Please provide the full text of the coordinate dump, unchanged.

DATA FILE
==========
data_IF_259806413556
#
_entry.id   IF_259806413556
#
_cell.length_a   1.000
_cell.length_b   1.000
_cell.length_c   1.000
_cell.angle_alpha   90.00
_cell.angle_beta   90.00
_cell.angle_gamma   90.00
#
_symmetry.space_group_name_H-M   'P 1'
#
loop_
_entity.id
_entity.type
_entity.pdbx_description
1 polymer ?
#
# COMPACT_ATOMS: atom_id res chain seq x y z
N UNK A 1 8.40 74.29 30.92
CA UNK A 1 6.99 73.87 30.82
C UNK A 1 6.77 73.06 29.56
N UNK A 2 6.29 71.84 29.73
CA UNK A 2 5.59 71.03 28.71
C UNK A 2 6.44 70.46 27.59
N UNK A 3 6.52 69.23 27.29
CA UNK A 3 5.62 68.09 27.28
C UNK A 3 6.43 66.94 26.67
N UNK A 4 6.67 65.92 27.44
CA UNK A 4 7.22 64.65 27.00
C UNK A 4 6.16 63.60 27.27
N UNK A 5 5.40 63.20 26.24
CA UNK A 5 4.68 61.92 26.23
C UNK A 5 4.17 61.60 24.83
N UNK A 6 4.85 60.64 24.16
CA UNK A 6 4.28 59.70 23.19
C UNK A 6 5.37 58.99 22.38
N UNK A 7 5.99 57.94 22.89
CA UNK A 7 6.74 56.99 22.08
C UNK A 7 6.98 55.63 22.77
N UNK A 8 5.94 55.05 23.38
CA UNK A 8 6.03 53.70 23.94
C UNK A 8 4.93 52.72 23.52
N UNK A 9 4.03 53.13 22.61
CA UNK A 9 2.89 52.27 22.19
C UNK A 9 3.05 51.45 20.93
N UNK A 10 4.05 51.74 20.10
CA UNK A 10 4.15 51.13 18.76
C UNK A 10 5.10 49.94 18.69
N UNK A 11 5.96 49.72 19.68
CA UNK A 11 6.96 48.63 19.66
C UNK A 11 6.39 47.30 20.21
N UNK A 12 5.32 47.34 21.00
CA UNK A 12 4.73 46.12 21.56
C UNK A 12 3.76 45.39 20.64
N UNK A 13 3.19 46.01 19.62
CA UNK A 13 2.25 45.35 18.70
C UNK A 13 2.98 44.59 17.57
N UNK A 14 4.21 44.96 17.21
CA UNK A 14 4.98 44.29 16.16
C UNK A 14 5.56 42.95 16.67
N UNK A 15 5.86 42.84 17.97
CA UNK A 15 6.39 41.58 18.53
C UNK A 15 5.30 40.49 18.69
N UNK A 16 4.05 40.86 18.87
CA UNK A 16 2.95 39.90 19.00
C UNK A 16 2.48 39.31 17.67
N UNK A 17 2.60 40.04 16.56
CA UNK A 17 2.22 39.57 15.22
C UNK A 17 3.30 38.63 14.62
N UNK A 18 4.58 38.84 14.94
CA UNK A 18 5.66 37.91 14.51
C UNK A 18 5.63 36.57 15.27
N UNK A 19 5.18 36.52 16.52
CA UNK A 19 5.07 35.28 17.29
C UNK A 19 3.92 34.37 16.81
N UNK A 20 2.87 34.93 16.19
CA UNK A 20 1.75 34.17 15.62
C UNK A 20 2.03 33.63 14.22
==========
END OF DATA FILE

data_IF_259806413556
#
_entry.id   IF_259806413556
#
_cell.length_a   1.000
_cell.length_b   1.000
_cell.length_c   1.000
_cell.angle_alpha   90.00
_cell.angle_beta   90.00
_cell.angle_gamma   90.00
#
_symmetry.space_group_name_H-M   'P 1'
#
loop_
_entity.id
_entity.type
_entity.pdbx_description
1 polymer ?
#
# COMPACT_ATOMS: atom_id res chain seq x y z
N UNK A 1 8.40 74.29 30.92
CA UNK A 1 6.99 73.87 30.82
C UNK A 1 6.77 73.06 29.56
N UNK A 2 6.29 71.84 29.73
CA UNK A 2 5.59 71.03 28.71
C UNK A 2 6.44 70.46 27.59
N UNK A 3 6.52 69.23 27.29
CA UNK A 3 5.62 68.09 27.28
C UNK A 3 6.43 66.94 26.67
N UNK A 4 6.67 65.92 27.44
CA UNK A 4 7.22 64.65 27.00
C UNK A 4 6.16 63.60 27.27
N UNK A 5 5.40 63.20 26.24
CA UNK A 5 4.68 61.92 26.23
C UNK A 5 4.17 61.60 24.83
N UNK A 6 4.85 60.64 24.16
CA UNK A 6 4.28 59.70 23.19
C UNK A 6 5.37 58.99 22.38
N UNK A 7 5.99 57.94 22.89
CA UNK A 7 6.74 56.99 22.08
C UNK A 7 6.98 55.63 22.77
N UNK A 8 5.94 55.05 23.38
CA UNK A 8 6.03 53.70 23.94
C UNK A 8 4.93 52.72 23.52
N UNK A 9 4.03 53.13 22.61
CA UNK A 9 2.89 52.27 22.19
C UNK A 9 3.05 51.45 20.93
N UNK A 10 4.05 51.74 20.10
CA UNK A 10 4.15 51.13 18.76
C UNK A 10 5.10 49.94 18.69
N UNK A 11 5.96 49.72 19.68
CA UNK A 11 6.96 48.63 19.66
C UNK A 11 6.39 47.30 20.21
N UNK A 12 5.32 47.34 21.00
CA UNK A 12 4.73 46.12 21.56
C UNK A 12 3.76 45.39 20.64
N UNK A 13 3.19 46.01 19.62
CA UNK A 13 2.25 45.35 18.70
C UNK A 13 2.98 44.59 17.57
N UNK A 14 4.21 44.96 17.21
CA UNK A 14 4.98 44.29 16.16
C UNK A 14 5.56 42.95 16.67
N UNK A 15 5.86 42.84 17.97
CA UNK A 15 6.39 41.58 18.53
C UNK A 15 5.30 40.49 18.69
N UNK A 16 4.05 40.86 18.87
CA UNK A 16 2.95 39.90 19.00
C UNK A 16 2.48 39.31 17.67
N UNK A 17 2.60 40.04 16.56
CA UNK A 17 2.22 39.57 15.22
C UNK A 17 3.30 38.63 14.62
N UNK A 18 4.58 38.84 14.94
CA UNK A 18 5.66 37.91 14.51
C UNK A 18 5.63 36.57 15.27
N UNK A 19 5.18 36.52 16.52
CA UNK A 19 5.07 35.28 17.29
C UNK A 19 3.92 34.37 16.81
N UNK A 20 2.87 34.93 16.19
CA UNK A 20 1.75 34.17 15.62
C UNK A 20 2.03 33.63 14.22